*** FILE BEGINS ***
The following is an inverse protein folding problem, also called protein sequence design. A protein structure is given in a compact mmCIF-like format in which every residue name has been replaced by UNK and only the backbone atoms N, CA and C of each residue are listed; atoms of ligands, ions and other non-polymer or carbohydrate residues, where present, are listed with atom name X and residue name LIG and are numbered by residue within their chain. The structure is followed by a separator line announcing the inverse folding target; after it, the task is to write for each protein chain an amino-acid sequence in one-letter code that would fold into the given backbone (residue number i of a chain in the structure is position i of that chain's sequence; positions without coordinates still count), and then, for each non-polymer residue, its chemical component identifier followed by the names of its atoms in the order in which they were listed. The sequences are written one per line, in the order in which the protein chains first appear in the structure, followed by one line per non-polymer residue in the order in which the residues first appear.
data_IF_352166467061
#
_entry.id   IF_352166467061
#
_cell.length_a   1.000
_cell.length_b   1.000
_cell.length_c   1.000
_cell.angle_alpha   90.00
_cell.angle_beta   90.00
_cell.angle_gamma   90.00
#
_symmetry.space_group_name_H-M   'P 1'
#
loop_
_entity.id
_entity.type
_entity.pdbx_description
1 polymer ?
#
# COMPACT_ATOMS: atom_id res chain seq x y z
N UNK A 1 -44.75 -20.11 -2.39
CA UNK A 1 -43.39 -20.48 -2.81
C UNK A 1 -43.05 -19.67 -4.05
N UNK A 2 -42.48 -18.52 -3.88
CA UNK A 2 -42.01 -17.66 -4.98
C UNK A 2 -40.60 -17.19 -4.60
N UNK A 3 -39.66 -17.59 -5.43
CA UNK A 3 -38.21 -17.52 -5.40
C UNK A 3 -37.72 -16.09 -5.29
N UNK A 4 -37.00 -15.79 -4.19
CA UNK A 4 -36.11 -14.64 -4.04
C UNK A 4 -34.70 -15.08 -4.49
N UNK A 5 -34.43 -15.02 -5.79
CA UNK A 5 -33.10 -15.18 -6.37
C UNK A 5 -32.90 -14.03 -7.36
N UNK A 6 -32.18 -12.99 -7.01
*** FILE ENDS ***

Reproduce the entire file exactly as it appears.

The following is an inverse protein folding problem, also called protein sequence design. A protein structure is given in a compact mmCIF-like format in which every residue name has been replaced by UNK and only the backbone atoms N, CA and C of each residue are listed; atoms of ligands, ions and other non-polymer or carbohydrate residues, where present, are listed with atom name X and residue name LIG and are numbered by residue within their chain. The structure is followed by a separator line announcing the inverse folding target; after it, the task is to write for each protein chain an amino-acid sequence in one-letter code that would fold into the given backbone (residue number i of a chain in the structure is position i of that chain's sequence; positions without coordinates still count), and then, for each non-polymer residue, its chemical component identifier followed by the names of its atoms in the order in which they were listed. The sequences are written one per line, in the order in which the protein chains first appear in the structure, followed by one line per non-polymer residue in the order in which the residues first appear.
data_IF_352166467061
#
_entry.id   IF_352166467061
#
_cell.length_a   1.000
_cell.length_b   1.000
_cell.length_c   1.000
_cell.angle_alpha   90.00
_cell.angle_beta   90.00
_cell.angle_gamma   90.00
#
_symmetry.space_group_name_H-M   'P 1'
#
loop_
_entity.id
_entity.type
_entity.pdbx_description
1 polymer ?
#
# COMPACT_ATOMS: atom_id res chain seq x y z
N UNK A 1 -44.75 -20.11 -2.39
CA UNK A 1 -43.39 -20.48 -2.81
C UNK A 1 -43.05 -19.67 -4.05
N UNK A 2 -42.48 -18.52 -3.88
CA UNK A 2 -42.01 -17.66 -4.98
C UNK A 2 -40.60 -17.19 -4.60
N UNK A 3 -39.66 -17.59 -5.43
CA UNK A 3 -38.21 -17.52 -5.40
C UNK A 3 -37.72 -16.09 -5.29
N UNK A 4 -37.00 -15.79 -4.19
CA UNK A 4 -36.11 -14.64 -4.04
C UNK A 4 -34.70 -15.08 -4.49
N UNK A 5 -34.43 -15.02 -5.79
CA UNK A 5 -33.10 -15.18 -6.37
C UNK A 5 -32.90 -14.03 -7.36
N UNK A 6 -32.18 -12.99 -7.01